Psychological implications of circumcision
Because circumcision affects so many men, there’s bound to be a multitude of reactions and responses by individuals who have been circumcised without their consent. It’s common for many men to just brush it off as something that happened to them which was beyond their control, and their way of dealing with this is to just get on with their lives. That’s one way of coping with it and it’s probably a reasonably good way of dealing with the issue. There are others who take a defensive stance about their circumcision and become pro-circumcision and anti-foreskin as a way of coping with it. These are the men who want to perpetuate circumcision (the circumcisionists) and treat the foreskin with derision and can be hostile to intact men for possessing a foreskin. This seems to be an internalised form of anger about being circumcised, which unfortunately continues the cycle of circumsicion. Whilst others still, feel violated about having had their foreskin taken from them without any say in the matter and are resentful about having had this done to them. Many of these men are prone to a number of issues which are mentioned later and many of whom are desiring to restore or actively in the process of restoring their foreskins.
The psychological damage caused to neonates and pre-pubescent boys has been researched and documented only relatively recently. The message given to new born boys upon being traumatised by circumcision is that “you have just arrived in a very hostile place because they are amputating the most sensitive part of your body”. Additionally the information conveyed is that “your sex centre is not respected because this society is desensitising your penis and that your rights as a person are not respected nor valued”. In ‘Wounds that Time won’t Heal: The Neurobiology of Child Abuse’ by Dr. Martin Teicher, it was found that inflicting physical abuse on babies, “sets off a ripple of hormonal changes that wire the child’s brain to cope with a malevolent world.” Males are violent due to circumcision. It is usually boys who go to school and kill people; they are violent since their brains are wired for violence from infancy. Rarely does a girl take a gun to class and kill people. The anger expressed by one individual found on the sexually mutilated child website is encapsulated in the following…..“I wish I could circumcise every uncircumcised man in the world, so they’d all be like me. I don’t have a foreskin and no one else should have one either.”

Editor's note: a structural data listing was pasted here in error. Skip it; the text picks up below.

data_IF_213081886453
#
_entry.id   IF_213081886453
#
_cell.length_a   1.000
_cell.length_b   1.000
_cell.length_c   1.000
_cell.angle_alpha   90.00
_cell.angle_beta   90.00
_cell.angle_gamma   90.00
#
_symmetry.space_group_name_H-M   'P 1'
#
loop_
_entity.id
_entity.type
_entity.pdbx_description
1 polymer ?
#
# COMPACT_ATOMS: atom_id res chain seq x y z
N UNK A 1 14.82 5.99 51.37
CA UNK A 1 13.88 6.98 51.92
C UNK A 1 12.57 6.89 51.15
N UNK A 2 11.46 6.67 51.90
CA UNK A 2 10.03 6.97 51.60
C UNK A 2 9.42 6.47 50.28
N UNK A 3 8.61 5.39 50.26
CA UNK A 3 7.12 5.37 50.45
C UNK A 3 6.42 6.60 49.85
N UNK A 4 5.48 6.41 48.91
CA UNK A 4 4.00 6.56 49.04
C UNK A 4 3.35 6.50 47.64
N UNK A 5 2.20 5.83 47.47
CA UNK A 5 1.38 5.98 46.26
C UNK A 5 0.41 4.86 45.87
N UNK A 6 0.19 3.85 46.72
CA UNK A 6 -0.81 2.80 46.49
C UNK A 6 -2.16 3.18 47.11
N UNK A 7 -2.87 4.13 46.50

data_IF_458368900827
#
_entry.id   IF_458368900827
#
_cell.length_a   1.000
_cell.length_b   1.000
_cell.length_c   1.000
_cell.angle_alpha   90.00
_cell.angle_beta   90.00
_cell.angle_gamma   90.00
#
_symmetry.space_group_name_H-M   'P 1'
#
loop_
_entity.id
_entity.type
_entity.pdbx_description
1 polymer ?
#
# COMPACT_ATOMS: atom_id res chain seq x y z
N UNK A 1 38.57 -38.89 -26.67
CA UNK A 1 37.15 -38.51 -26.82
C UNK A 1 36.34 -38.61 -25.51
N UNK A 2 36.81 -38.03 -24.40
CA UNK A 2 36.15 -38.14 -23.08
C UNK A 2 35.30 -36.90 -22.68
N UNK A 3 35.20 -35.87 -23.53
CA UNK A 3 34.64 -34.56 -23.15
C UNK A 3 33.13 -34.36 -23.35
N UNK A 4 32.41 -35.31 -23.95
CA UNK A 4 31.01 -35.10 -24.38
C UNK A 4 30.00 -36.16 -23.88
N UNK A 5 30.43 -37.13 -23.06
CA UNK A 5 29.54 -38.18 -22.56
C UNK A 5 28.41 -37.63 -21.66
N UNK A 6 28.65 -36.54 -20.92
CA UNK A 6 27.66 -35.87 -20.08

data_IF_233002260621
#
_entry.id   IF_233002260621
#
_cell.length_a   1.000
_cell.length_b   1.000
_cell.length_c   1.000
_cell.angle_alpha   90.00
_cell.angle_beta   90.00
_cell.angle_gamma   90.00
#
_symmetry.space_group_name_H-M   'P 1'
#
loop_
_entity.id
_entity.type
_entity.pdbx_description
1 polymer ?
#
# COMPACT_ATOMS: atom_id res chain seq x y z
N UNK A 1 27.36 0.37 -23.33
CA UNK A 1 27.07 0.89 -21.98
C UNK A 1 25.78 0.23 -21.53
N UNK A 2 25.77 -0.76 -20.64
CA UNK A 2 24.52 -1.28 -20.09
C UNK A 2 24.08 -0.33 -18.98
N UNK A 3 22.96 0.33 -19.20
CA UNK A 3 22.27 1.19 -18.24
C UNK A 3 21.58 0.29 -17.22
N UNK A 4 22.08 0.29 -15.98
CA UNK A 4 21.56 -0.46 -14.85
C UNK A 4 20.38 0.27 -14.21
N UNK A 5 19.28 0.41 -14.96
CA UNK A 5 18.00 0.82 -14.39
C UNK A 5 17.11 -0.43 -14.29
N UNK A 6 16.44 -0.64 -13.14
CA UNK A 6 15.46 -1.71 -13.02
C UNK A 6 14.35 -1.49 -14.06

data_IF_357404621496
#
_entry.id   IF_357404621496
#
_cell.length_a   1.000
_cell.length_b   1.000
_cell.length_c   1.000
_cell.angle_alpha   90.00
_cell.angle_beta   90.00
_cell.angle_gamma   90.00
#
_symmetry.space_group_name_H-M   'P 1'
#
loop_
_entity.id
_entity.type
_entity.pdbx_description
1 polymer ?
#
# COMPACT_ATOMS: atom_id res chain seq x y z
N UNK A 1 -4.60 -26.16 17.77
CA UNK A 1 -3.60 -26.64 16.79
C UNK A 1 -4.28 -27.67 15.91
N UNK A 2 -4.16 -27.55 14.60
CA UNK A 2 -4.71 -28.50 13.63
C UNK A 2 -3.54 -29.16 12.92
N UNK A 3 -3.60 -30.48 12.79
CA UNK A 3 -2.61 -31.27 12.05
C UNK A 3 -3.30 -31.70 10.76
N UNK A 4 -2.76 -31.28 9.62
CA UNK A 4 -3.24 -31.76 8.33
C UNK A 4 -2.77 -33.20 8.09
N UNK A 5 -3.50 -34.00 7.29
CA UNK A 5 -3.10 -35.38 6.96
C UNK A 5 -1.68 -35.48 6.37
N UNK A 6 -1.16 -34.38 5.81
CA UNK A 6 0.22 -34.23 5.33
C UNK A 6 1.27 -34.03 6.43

The paralyzing horror and crushing humiliation that some children feel and then secretly live with when they realize that part of their penis has been cut off, leads them into adulthood as being victims of this practice but are often silenced by the humiliation. They would rather have their foreskins intact but cannot face the added shame of calling attention to the fact that part of their penis has been cut off. They often think they are alone, and pretend contentment or indifference to save face, unaware that there are other circumcised men who have the same feelings and are pretending too. Because they keep their thoughts and feelings to themselves, they are easy to be unaware of and easy to ignore. In his book ‘Fire in the Belly: on being a man’, Sam Keen states “The implicit message … is that your body henceforth belongs to the tribe and not merely to yourself…. That so primitive and brutal a rite continues to be practiced nearly automatically in modern times when most medical evidence indicates that it is unnecessary, painful, and dangerous suggests that circumcision remains a mythic act whose real significance is stubbornly buried in the unconscious. That men and women who supposedly love their sons refuse to examine and stop this barbaric practice strongly suggests that something powerfully strange is going on here that is obscured by a conspiracy of silence.”